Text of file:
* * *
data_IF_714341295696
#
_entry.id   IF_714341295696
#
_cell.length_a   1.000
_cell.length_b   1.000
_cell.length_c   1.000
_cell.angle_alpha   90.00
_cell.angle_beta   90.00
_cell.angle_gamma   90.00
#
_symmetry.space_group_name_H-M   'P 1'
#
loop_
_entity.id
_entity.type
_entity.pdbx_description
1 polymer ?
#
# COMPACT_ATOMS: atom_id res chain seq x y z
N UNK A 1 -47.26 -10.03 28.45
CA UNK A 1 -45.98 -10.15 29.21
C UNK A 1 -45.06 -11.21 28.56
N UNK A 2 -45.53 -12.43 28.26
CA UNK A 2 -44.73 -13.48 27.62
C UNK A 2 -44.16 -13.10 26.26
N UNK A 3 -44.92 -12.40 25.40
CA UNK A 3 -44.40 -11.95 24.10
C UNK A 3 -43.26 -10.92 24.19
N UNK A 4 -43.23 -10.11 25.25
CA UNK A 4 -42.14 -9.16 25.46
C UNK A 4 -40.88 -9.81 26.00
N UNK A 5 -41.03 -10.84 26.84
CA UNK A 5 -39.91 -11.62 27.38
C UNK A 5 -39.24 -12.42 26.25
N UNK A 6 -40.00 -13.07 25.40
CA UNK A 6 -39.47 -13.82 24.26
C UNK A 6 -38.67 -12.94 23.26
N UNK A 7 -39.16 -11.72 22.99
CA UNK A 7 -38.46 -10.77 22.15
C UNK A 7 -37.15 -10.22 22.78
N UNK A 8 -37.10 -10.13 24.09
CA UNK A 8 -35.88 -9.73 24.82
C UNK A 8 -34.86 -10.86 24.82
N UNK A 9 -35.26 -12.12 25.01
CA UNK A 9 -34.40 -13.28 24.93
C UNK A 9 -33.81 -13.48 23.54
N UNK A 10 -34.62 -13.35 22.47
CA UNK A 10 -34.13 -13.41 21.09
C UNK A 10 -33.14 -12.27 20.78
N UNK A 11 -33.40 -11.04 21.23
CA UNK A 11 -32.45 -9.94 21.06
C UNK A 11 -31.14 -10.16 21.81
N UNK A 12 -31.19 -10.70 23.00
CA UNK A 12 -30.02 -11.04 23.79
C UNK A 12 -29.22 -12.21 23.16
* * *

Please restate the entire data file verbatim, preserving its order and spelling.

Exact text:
data_IF_714341295696
#
_entry.id   IF_714341295696
#
_cell.length_a   1.000
_cell.length_b   1.000
_cell.length_c   1.000
_cell.angle_alpha   90.00
_cell.angle_beta   90.00
_cell.angle_gamma   90.00
#
_symmetry.space_group_name_H-M   'P 1'
#
loop_
_entity.id
_entity.type
_entity.pdbx_description
1 polymer ?
#
# COMPACT_ATOMS: atom_id res chain seq x y z
N UNK A 1 -47.26 -10.03 28.45
CA UNK A 1 -45.98 -10.15 29.21
C UNK A 1 -45.06 -11.21 28.56
N UNK A 2 -45.53 -12.43 28.26
CA UNK A 2 -44.73 -13.48 27.62
C UNK A 2 -44.16 -13.10 26.26
N UNK A 3 -44.92 -12.40 25.40
CA UNK A 3 -44.40 -11.95 24.10
C UNK A 3 -43.26 -10.92 24.19
N UNK A 4 -43.23 -10.11 25.25
CA UNK A 4 -42.14 -9.16 25.46
C UNK A 4 -40.88 -9.81 26.00
N UNK A 5 -41.03 -10.84 26.84
CA UNK A 5 -39.91 -11.62 27.38
C UNK A 5 -39.24 -12.42 26.25
N UNK A 6 -40.00 -13.07 25.40
CA UNK A 6 -39.47 -13.82 24.26
C UNK A 6 -38.67 -12.94 23.26
N UNK A 7 -39.16 -11.72 22.99
CA UNK A 7 -38.46 -10.77 22.15
C UNK A 7 -37.15 -10.22 22.78
N UNK A 8 -37.10 -10.13 24.09
CA UNK A 8 -35.88 -9.73 24.82
C UNK A 8 -34.86 -10.86 24.82
N UNK A 9 -35.26 -12.12 25.01
CA UNK A 9 -34.40 -13.28 24.93
C UNK A 9 -33.81 -13.48 23.54
N UNK A 10 -34.62 -13.35 22.47
CA UNK A 10 -34.13 -13.41 21.09
C UNK A 10 -33.14 -12.27 20.78
N UNK A 11 -33.40 -11.04 21.23
CA UNK A 11 -32.45 -9.94 21.06
C UNK A 11 -31.14 -10.16 21.81
N UNK A 12 -31.19 -10.70 23.00
CA UNK A 12 -30.02 -11.04 23.79
C UNK A 12 -29.22 -12.21 23.16